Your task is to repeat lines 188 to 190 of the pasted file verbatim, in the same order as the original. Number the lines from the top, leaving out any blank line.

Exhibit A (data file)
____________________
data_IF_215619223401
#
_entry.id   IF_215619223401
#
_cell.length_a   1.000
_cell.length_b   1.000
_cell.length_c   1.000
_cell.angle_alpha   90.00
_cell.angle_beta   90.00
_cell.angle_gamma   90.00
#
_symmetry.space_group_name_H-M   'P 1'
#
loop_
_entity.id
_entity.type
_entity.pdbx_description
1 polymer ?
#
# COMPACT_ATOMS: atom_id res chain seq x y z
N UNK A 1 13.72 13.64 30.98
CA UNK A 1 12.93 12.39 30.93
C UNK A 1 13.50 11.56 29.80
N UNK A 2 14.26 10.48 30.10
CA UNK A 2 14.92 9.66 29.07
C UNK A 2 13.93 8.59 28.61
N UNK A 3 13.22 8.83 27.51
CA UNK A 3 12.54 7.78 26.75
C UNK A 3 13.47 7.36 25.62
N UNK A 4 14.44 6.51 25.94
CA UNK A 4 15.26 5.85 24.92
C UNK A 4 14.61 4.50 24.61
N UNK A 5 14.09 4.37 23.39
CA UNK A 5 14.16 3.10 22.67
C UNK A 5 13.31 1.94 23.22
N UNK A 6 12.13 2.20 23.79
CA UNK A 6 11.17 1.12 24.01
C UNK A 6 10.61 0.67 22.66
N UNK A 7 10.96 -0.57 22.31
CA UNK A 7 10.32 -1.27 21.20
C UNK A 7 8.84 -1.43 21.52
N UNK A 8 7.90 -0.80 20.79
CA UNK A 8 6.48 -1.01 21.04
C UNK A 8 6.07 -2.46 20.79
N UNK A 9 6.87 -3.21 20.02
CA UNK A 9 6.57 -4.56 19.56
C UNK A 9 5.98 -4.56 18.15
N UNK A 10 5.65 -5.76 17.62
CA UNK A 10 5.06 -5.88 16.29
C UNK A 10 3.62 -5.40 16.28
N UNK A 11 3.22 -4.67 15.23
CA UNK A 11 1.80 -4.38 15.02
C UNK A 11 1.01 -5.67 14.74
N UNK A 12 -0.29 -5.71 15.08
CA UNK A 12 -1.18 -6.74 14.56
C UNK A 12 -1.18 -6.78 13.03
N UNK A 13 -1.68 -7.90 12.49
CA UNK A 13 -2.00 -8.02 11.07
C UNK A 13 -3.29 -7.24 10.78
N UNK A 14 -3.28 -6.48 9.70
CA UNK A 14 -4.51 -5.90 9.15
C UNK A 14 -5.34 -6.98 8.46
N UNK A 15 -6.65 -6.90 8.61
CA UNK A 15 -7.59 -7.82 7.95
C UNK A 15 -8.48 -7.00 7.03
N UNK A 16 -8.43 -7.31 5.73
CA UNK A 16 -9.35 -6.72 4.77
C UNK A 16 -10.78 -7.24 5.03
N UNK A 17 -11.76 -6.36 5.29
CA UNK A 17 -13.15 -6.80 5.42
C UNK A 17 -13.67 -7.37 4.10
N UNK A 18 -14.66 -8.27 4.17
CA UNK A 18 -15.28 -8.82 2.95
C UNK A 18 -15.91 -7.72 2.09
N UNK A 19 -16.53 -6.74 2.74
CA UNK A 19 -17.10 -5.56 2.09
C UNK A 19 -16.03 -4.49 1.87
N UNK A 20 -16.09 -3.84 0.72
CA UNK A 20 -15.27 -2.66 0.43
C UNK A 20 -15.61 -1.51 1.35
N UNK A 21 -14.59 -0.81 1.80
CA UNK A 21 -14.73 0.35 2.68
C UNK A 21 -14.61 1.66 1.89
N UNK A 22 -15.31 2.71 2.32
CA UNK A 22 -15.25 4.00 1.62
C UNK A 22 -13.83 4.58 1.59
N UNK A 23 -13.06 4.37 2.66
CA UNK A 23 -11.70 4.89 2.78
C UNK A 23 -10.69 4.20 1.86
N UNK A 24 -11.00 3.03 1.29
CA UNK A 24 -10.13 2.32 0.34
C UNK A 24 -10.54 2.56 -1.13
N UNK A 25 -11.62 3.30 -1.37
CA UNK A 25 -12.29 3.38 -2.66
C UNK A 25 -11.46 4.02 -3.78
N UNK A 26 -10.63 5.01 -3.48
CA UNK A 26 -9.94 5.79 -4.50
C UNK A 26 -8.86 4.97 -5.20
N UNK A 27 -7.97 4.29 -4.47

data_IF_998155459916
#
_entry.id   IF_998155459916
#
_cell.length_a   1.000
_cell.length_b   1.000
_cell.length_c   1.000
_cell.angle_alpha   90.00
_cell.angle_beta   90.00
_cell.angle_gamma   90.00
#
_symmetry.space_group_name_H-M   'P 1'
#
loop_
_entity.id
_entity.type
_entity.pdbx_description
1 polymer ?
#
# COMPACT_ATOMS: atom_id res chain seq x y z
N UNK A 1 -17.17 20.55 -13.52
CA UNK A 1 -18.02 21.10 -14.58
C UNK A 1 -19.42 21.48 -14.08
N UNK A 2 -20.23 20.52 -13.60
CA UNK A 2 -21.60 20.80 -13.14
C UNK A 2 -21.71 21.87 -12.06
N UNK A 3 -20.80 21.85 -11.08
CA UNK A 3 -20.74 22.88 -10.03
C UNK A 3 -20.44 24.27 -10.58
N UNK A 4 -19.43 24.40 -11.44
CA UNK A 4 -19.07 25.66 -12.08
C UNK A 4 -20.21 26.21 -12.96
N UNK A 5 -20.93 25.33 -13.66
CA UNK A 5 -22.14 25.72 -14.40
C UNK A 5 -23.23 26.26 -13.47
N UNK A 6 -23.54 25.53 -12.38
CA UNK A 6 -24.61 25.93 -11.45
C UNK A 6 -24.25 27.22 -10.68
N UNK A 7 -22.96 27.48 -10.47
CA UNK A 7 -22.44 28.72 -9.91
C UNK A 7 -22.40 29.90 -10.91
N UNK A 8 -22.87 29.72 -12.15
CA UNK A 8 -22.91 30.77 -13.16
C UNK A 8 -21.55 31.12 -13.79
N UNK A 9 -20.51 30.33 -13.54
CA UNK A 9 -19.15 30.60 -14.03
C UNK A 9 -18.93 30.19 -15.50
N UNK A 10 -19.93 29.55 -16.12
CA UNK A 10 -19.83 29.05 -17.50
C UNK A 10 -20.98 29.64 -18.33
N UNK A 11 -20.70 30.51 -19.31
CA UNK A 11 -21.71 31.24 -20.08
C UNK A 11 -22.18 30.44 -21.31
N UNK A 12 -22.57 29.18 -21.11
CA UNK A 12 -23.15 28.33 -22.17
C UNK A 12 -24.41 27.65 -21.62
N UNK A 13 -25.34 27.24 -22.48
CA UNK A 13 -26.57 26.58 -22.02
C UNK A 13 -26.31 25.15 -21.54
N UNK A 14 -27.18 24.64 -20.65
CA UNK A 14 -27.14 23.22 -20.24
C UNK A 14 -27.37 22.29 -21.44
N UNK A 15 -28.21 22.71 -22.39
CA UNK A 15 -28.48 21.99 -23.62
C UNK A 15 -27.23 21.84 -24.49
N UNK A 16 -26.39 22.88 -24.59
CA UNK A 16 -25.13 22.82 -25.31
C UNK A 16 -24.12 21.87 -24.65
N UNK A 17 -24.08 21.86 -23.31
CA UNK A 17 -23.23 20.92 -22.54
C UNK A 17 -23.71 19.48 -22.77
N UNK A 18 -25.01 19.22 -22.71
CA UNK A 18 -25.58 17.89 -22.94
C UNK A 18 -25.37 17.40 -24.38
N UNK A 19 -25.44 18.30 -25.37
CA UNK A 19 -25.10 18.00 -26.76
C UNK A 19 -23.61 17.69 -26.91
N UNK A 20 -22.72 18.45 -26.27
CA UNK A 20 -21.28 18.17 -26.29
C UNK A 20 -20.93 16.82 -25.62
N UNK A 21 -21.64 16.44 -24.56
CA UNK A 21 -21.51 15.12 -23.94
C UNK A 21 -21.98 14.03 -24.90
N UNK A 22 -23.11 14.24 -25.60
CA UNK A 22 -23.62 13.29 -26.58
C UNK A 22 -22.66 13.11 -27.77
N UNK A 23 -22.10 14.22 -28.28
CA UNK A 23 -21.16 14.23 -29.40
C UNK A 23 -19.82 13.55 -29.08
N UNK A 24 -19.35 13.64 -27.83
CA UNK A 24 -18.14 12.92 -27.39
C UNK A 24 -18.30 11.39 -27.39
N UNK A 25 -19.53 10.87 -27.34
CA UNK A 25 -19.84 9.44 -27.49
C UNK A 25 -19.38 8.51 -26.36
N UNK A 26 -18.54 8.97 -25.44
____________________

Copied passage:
C UNK A 23 -19.82 13.55 -29.08
N UNK A 24 -19.35 13.64 -27.83
CA UNK A 24 -18.14 12.92 -27.39